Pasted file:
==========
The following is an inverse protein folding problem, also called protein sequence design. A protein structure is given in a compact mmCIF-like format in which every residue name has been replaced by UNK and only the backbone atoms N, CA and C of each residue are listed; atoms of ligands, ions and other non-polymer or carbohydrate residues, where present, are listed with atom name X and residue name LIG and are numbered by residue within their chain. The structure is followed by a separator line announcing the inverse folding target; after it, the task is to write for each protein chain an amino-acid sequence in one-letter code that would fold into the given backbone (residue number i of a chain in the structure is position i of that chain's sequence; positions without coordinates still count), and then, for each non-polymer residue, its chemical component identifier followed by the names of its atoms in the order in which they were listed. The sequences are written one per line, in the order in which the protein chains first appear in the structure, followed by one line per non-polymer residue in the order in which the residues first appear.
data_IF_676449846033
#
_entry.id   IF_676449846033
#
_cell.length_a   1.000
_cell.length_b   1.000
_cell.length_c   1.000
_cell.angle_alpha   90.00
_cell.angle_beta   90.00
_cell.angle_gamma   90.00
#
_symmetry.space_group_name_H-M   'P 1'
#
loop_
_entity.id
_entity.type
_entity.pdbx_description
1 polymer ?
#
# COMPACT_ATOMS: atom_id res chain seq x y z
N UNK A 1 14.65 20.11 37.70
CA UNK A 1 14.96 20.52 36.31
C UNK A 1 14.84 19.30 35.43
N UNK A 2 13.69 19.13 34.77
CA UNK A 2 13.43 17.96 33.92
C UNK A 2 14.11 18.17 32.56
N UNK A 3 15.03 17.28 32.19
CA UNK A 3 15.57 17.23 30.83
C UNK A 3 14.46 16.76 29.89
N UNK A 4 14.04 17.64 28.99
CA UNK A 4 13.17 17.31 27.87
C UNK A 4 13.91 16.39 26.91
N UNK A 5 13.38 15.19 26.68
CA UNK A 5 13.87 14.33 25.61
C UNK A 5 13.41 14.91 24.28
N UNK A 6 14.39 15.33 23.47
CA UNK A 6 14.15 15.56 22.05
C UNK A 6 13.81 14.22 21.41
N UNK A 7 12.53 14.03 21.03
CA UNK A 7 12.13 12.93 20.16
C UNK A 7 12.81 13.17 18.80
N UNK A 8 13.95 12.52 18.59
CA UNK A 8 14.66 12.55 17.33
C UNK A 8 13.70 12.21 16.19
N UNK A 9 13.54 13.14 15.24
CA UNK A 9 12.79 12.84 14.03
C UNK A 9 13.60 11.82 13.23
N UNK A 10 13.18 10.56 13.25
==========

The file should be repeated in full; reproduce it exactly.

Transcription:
The following is an inverse protein folding problem, also called protein sequence design. A protein structure is given in a compact mmCIF-like format in which every residue name has been replaced by UNK and only the backbone atoms N, CA and C of each residue are listed; atoms of ligands, ions and other non-polymer or carbohydrate residues, where present, are listed with atom name X and residue name LIG and are numbered by residue within their chain. The structure is followed by a separator line announcing the inverse folding target; after it, the task is to write for each protein chain an amino-acid sequence in one-letter code that would fold into the given backbone (residue number i of a chain in the structure is position i of that chain's sequence; positions without coordinates still count), and then, for each non-polymer residue, its chemical component identifier followed by the names of its atoms in the order in which they were listed. The sequences are written one per line, in the order in which the protein chains first appear in the structure, followed by one line per non-polymer residue in the order in which the residues first appear.
data_IF_676449846033
#
_entry.id   IF_676449846033
#
_cell.length_a   1.000
_cell.length_b   1.000
_cell.length_c   1.000
_cell.angle_alpha   90.00
_cell.angle_beta   90.00
_cell.angle_gamma   90.00
#
_symmetry.space_group_name_H-M   'P 1'
#
loop_
_entity.id
_entity.type
_entity.pdbx_description
1 polymer ?
#
# COMPACT_ATOMS: atom_id res chain seq x y z
N UNK A 1 14.65 20.11 37.70
CA UNK A 1 14.96 20.52 36.31
C UNK A 1 14.84 19.30 35.43
N UNK A 2 13.69 19.13 34.77
CA UNK A 2 13.43 17.96 33.92
C UNK A 2 14.11 18.17 32.56
N UNK A 3 15.03 17.28 32.19
CA UNK A 3 15.57 17.23 30.83
C UNK A 3 14.46 16.76 29.89
N UNK A 4 14.04 17.64 28.99
CA UNK A 4 13.17 17.31 27.87
C UNK A 4 13.91 16.39 26.91
N UNK A 5 13.38 15.19 26.68
CA UNK A 5 13.87 14.33 25.61
C UNK A 5 13.41 14.91 24.28
N UNK A 6 14.39 15.33 23.47
CA UNK A 6 14.15 15.56 22.05
C UNK A 6 13.81 14.22 21.41
N UNK A 7 12.53 14.03 21.03
CA UNK A 7 12.13 12.93 20.16
C UNK A 7 12.81 13.17 18.80
N UNK A 8 13.95 12.52 18.59
CA UNK A 8 14.66 12.55 17.33
C UNK A 8 13.70 12.21 16.19
N UNK A 9 13.54 13.14 15.24
CA UNK A 9 12.79 12.84 14.03
C UNK A 9 13.60 11.82 13.23
N UNK A 10 13.18 10.56 13.25